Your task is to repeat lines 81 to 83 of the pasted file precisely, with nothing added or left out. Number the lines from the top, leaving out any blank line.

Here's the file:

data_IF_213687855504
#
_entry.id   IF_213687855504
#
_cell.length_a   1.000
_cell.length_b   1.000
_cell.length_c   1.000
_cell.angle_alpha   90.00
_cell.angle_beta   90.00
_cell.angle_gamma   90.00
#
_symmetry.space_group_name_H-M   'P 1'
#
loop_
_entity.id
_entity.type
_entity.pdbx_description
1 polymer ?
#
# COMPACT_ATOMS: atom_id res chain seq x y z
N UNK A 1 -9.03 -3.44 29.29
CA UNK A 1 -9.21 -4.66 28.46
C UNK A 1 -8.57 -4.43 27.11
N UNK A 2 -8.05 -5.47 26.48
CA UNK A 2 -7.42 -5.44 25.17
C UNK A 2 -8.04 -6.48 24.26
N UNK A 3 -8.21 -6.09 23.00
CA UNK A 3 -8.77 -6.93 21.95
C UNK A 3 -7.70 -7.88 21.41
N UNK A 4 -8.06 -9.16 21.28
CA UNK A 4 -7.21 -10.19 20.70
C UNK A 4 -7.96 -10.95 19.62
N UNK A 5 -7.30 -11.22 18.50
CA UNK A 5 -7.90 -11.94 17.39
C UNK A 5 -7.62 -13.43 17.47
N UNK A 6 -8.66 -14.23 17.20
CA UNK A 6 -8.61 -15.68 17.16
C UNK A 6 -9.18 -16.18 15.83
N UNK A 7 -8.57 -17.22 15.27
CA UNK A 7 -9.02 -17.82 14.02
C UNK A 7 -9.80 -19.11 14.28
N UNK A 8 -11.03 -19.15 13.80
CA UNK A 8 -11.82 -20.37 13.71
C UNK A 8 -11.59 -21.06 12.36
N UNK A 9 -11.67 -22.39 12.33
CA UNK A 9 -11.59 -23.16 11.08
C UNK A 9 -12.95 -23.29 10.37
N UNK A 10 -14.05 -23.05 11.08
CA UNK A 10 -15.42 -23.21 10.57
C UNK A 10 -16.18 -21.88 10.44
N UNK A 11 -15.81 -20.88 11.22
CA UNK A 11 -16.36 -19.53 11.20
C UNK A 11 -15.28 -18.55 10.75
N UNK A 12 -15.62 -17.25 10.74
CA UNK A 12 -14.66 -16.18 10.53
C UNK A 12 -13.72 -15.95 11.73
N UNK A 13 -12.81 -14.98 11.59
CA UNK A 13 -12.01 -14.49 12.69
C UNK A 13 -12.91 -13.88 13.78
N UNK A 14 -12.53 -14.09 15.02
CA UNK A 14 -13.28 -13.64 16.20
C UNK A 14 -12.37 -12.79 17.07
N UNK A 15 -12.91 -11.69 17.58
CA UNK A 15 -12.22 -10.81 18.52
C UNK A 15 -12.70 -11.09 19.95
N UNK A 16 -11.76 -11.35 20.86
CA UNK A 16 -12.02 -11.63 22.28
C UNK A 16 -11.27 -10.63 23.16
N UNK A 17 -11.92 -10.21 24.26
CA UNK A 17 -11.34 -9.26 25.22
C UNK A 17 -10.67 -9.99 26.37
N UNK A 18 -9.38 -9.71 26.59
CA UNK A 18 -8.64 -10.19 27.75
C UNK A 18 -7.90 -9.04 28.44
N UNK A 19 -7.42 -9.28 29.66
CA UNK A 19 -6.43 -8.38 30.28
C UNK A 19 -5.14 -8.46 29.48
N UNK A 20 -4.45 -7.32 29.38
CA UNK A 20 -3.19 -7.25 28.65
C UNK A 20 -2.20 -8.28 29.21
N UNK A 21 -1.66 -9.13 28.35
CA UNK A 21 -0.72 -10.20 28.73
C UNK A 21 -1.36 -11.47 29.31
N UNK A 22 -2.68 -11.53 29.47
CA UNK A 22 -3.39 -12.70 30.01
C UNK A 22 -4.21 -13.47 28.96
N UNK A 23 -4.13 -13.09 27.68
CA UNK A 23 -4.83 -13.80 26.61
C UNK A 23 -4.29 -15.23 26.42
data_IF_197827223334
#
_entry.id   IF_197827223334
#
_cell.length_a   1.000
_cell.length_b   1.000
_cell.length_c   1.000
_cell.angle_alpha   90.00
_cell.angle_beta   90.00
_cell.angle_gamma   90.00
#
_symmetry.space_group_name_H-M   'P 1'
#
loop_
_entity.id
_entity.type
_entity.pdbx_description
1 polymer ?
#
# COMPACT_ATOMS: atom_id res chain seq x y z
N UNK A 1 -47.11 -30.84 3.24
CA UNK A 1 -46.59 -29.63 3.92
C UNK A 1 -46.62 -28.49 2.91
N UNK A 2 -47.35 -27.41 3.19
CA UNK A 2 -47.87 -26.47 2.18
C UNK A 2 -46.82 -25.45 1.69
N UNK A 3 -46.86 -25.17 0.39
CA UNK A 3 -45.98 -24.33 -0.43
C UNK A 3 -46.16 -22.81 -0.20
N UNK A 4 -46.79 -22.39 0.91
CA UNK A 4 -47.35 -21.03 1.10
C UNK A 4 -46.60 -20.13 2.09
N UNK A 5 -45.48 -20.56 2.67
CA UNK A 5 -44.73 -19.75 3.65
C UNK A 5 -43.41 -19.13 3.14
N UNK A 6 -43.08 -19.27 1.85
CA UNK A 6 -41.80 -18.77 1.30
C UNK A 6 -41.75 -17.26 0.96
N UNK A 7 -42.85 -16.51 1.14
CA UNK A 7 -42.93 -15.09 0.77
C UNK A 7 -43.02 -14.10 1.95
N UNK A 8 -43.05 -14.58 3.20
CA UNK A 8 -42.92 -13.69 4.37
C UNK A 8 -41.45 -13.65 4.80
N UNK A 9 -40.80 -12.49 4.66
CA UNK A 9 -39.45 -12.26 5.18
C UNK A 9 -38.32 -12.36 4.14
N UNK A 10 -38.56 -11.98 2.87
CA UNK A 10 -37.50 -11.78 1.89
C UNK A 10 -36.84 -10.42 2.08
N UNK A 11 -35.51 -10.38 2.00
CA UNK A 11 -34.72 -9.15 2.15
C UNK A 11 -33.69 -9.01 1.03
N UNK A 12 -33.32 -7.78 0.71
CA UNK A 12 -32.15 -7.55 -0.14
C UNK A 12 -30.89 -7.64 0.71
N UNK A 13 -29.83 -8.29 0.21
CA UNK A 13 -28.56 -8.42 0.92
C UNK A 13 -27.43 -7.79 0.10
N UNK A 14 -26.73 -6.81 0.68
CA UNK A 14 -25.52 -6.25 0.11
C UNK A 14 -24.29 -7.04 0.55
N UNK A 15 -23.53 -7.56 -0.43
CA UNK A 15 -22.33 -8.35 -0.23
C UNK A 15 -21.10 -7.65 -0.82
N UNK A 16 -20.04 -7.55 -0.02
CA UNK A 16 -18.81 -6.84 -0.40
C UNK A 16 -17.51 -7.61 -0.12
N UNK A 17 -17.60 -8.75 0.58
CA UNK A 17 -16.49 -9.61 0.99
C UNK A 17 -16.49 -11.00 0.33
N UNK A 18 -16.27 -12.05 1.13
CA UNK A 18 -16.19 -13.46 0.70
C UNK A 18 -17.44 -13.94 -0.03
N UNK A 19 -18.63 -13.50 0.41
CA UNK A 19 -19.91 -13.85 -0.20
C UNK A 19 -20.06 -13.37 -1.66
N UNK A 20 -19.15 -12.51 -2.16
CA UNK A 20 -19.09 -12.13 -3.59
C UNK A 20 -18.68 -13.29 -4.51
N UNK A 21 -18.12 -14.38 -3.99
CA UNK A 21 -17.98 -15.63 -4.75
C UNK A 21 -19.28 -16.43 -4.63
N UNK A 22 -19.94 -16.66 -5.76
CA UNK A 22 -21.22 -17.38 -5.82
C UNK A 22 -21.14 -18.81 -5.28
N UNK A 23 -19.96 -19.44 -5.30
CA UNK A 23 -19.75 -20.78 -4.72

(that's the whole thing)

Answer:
N UNK A 21 -1.66 -9.13 28.35
CA UNK A 21 -0.72 -10.20 28.73
C UNK A 21 -1.36 -11.47 29.31